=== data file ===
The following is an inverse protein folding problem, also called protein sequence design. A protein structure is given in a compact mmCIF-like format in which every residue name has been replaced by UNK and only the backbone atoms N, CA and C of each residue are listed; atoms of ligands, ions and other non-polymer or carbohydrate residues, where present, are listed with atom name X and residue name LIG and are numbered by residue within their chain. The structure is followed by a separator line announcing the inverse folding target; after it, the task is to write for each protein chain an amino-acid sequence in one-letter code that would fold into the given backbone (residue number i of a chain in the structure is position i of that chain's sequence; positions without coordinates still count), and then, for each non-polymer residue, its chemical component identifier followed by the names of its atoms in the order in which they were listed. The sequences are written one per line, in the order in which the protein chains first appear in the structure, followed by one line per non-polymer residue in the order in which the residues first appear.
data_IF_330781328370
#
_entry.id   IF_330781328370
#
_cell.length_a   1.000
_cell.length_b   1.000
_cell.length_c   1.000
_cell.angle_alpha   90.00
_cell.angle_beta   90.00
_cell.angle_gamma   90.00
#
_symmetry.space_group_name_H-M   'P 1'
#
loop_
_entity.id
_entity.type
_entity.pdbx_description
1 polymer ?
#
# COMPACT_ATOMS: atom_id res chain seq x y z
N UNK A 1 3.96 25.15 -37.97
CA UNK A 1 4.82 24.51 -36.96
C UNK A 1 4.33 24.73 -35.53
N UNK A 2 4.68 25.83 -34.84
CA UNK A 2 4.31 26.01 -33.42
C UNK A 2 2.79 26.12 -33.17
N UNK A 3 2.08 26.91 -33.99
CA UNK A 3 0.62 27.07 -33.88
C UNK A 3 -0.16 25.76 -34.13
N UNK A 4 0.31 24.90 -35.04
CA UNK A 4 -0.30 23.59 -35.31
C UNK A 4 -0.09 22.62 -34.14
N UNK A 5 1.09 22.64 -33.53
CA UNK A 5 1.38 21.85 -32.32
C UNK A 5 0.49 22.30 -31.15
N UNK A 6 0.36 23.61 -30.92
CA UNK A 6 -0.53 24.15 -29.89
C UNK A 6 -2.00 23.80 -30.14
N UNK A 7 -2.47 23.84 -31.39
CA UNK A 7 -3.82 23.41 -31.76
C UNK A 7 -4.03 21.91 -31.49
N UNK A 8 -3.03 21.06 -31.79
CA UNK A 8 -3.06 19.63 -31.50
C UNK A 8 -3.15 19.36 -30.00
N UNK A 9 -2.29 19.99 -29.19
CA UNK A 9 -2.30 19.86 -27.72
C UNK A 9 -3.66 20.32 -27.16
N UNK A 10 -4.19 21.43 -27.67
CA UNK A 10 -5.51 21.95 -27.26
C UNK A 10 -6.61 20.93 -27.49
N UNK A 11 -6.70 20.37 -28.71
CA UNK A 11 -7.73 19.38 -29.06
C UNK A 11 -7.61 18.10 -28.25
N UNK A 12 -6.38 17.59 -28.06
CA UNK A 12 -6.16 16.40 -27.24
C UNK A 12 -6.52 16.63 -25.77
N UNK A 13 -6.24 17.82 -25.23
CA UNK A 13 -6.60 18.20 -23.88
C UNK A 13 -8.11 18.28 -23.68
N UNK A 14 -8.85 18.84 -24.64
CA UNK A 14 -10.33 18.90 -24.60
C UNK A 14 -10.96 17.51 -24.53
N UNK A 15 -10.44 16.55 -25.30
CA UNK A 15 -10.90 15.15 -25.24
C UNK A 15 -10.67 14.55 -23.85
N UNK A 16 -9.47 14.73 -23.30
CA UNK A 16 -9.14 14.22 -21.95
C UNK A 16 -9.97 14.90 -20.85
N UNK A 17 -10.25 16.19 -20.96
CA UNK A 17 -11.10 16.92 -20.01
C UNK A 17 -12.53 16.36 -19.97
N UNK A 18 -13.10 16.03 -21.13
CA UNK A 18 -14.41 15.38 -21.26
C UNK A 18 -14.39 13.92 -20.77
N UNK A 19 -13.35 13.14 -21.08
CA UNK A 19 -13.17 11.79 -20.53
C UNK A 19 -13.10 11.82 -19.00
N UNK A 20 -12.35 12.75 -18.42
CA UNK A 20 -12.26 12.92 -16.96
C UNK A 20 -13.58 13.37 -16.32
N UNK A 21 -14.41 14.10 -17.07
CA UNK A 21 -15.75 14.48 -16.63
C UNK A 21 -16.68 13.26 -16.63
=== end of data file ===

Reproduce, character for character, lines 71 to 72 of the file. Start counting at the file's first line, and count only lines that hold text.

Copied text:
CA UNK A 17 -11.10 16.92 -20.01
C UNK A 17 -12.53 16.36 -19.97